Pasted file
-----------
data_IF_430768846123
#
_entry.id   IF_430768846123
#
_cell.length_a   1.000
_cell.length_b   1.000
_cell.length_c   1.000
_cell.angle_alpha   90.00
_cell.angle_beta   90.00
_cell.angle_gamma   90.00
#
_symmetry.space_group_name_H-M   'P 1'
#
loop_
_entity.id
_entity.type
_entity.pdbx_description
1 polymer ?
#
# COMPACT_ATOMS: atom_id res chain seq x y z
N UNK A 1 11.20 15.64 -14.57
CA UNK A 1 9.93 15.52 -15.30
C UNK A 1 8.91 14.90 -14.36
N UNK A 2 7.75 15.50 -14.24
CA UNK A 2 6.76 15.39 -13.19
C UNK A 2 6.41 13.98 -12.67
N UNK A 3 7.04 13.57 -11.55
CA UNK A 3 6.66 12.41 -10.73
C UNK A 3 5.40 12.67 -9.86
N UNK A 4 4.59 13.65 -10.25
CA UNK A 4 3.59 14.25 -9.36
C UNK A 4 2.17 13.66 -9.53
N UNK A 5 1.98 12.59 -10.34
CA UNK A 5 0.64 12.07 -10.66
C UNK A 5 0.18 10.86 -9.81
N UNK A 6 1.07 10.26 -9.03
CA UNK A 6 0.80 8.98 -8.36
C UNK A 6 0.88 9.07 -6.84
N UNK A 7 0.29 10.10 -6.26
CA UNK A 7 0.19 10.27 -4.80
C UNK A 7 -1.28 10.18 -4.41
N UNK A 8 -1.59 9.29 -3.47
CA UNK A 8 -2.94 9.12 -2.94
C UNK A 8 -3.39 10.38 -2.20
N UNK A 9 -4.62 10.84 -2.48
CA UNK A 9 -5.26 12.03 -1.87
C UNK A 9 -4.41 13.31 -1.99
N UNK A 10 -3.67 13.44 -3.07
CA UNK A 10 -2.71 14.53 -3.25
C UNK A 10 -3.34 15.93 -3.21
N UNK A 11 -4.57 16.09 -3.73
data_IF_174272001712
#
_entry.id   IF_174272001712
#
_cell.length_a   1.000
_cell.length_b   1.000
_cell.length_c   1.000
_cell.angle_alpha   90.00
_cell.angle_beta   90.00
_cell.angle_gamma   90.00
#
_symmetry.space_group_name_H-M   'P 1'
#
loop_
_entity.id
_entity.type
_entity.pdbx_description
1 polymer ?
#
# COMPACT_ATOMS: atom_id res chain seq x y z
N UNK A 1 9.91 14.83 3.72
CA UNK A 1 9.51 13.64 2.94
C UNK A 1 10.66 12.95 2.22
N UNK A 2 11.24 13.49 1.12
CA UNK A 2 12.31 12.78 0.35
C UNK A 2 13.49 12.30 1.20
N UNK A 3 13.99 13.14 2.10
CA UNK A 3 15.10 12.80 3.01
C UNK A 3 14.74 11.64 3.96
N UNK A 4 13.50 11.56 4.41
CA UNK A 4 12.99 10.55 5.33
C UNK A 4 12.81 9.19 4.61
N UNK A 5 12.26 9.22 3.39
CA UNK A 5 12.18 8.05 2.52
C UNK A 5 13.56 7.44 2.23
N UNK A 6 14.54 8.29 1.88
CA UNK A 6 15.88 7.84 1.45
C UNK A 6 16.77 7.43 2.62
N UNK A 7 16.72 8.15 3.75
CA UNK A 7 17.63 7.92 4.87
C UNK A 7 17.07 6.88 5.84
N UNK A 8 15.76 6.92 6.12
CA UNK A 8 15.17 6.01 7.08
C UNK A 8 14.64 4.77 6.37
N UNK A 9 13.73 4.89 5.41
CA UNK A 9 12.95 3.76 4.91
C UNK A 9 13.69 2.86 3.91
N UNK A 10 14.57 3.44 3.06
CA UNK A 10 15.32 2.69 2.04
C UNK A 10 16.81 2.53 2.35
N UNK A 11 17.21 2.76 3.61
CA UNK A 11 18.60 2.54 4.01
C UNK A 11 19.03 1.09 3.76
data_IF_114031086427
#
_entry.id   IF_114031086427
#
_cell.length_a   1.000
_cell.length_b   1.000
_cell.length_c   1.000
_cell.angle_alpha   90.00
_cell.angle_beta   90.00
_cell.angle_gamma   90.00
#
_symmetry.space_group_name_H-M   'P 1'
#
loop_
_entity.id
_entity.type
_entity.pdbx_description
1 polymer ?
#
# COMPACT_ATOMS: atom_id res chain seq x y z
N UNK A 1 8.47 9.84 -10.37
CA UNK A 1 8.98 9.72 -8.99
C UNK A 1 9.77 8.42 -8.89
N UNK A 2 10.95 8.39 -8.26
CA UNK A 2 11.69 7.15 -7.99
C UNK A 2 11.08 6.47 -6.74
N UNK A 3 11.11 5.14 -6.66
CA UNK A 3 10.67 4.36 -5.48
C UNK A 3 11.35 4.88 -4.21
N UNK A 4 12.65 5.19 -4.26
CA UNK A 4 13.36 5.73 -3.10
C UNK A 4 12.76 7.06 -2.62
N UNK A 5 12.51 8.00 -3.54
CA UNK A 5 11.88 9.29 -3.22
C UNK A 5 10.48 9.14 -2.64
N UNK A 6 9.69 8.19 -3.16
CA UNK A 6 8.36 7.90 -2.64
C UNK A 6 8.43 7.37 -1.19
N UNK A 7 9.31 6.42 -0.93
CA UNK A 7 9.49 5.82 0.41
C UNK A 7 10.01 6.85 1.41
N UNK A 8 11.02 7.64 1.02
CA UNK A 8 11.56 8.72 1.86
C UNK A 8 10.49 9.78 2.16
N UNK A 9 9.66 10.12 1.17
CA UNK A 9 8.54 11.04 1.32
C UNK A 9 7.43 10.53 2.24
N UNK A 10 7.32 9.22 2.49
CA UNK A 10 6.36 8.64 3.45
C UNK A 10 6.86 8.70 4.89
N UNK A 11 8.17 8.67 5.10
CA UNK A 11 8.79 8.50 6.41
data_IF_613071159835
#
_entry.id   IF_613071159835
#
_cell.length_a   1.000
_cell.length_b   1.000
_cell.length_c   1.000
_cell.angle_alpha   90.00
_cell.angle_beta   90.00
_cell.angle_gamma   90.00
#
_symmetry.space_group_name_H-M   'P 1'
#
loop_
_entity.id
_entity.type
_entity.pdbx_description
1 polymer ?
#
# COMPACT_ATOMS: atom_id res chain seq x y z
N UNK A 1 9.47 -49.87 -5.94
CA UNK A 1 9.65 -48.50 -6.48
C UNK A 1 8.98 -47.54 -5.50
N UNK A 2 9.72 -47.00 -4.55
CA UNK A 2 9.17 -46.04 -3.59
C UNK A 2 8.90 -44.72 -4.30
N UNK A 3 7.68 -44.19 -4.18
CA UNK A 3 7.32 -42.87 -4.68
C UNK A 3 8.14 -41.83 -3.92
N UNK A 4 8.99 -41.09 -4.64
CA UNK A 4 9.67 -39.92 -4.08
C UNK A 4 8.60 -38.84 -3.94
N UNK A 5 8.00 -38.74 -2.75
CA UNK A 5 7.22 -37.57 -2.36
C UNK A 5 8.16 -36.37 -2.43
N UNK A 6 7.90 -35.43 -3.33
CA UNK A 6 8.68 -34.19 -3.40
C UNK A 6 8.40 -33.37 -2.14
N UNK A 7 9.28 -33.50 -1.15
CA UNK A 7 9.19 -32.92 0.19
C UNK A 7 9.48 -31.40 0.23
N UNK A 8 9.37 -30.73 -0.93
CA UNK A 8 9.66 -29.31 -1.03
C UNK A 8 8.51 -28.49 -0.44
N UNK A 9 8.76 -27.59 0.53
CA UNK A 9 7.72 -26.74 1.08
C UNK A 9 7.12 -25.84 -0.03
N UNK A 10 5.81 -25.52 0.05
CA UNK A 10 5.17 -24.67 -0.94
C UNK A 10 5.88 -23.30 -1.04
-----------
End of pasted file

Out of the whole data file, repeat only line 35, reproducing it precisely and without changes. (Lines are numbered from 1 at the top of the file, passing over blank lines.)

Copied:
C UNK A 5 0.18 10.86 -9.81